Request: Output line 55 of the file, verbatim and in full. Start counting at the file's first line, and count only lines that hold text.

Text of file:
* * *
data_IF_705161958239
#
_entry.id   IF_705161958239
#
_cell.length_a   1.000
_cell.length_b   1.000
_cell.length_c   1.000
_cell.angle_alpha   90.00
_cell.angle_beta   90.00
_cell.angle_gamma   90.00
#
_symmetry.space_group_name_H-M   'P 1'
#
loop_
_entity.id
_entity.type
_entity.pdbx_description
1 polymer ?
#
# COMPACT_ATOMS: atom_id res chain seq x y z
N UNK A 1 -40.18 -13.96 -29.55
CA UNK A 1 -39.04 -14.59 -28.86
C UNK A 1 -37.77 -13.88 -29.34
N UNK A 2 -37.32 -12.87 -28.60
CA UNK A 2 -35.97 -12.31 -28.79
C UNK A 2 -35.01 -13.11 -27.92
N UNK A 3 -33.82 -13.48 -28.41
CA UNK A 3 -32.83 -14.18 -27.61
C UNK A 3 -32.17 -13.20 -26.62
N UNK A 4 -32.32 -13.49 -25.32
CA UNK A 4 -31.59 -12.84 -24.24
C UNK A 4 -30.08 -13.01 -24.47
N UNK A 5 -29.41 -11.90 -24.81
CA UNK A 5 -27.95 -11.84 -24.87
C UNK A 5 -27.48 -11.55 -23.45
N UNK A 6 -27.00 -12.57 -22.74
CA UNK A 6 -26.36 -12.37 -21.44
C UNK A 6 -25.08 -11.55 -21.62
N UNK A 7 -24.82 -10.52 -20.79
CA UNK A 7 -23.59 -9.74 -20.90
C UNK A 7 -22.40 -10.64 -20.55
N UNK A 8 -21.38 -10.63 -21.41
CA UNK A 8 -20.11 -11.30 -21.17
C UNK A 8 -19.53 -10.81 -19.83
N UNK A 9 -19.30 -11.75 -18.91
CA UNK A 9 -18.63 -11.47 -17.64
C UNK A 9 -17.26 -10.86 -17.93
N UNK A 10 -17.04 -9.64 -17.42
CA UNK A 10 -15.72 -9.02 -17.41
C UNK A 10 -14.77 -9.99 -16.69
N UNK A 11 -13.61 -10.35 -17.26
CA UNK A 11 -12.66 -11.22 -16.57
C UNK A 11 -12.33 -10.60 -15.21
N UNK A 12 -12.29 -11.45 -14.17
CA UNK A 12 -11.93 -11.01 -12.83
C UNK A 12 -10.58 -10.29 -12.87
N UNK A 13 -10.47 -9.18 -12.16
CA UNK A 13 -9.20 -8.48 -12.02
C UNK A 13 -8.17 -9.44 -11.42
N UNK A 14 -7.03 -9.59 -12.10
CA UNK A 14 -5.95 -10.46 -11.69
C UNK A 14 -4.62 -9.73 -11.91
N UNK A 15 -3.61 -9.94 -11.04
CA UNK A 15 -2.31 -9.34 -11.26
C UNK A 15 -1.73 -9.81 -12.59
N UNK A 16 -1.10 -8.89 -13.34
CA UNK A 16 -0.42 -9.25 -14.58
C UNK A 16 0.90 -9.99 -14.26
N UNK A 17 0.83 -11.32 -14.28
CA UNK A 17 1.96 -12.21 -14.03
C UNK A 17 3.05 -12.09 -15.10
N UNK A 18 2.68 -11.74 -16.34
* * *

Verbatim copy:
CA UNK A 12 -11.93 -11.01 -12.83